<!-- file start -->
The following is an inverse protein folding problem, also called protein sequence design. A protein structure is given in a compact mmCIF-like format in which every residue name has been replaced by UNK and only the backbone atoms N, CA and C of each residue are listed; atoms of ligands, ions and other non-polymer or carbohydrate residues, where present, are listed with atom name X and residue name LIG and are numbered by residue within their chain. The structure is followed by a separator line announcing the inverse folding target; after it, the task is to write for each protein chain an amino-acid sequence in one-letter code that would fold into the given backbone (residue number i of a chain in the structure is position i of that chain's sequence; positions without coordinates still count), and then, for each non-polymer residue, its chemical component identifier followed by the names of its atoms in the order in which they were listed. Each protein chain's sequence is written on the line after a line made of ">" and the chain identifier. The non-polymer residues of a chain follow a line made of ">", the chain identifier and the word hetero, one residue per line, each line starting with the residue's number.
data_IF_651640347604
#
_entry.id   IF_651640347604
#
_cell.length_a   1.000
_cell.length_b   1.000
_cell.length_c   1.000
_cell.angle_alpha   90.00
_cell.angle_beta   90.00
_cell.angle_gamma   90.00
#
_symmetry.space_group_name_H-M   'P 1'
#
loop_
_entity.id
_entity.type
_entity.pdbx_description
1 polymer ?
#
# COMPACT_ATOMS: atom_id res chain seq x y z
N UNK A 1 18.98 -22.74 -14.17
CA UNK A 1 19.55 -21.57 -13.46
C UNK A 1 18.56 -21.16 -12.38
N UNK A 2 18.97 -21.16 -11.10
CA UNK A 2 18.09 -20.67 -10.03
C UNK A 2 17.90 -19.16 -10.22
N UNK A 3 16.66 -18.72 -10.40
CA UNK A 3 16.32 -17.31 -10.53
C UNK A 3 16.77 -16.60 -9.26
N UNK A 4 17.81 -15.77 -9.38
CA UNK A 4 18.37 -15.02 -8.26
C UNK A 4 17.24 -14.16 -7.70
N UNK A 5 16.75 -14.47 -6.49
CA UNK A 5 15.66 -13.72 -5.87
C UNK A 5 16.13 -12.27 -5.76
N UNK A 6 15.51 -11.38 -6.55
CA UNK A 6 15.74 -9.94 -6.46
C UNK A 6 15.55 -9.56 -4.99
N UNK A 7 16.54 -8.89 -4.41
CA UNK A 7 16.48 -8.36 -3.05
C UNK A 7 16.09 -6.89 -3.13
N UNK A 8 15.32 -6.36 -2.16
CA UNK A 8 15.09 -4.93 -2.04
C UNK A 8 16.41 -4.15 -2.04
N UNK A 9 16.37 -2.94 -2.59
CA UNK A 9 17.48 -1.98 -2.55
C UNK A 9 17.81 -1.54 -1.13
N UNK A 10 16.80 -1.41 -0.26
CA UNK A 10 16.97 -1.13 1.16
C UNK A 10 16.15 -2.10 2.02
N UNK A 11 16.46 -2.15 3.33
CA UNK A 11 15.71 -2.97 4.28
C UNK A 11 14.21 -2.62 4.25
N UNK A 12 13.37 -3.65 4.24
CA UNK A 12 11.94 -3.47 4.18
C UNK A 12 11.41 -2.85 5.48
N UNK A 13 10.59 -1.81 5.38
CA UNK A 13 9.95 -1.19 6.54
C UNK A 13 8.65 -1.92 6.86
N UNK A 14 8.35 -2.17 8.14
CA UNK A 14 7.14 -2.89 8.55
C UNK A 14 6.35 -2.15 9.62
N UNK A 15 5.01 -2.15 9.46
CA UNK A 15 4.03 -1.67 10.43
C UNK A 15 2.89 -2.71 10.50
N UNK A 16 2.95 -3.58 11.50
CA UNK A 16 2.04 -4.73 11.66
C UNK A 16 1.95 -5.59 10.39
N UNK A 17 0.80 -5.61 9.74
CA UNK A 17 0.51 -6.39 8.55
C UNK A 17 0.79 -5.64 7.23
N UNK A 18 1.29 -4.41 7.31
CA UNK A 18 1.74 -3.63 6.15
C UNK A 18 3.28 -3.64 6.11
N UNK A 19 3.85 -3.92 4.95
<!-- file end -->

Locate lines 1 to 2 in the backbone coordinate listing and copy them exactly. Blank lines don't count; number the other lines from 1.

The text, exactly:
The following is an inverse protein folding problem, also called protein sequence design. A protein structure is given in a compact mmCIF-like format in which every residue name has been replaced by UNK and only the backbone atoms N, CA and C of each residue are listed; atoms of ligands, ions and other non-polymer or carbohydrate residues, where present, are listed with atom name X and residue name LIG and are numbered by residue within their chain. The structure is followed by a separator line announcing the inverse folding target; after it, the task is to write for each protein chain an amino-acid sequence in one-letter code that would fold into the given backbone (residue number i of a chain in the structure is position i of that chain's sequence; positions without coordinates still count), and then, for each non-polymer residue, its chemical component identifier followed by the names of its atoms in the order in which they were listed. Each protein chain's sequence is written on the line after a line made of ">" and the chain identifier. The non-polymer residues of a chain follow a line made of ">", the chain identifier and the word hetero, one residue per line, each line starting with the residue's number.
data_IF_651640347604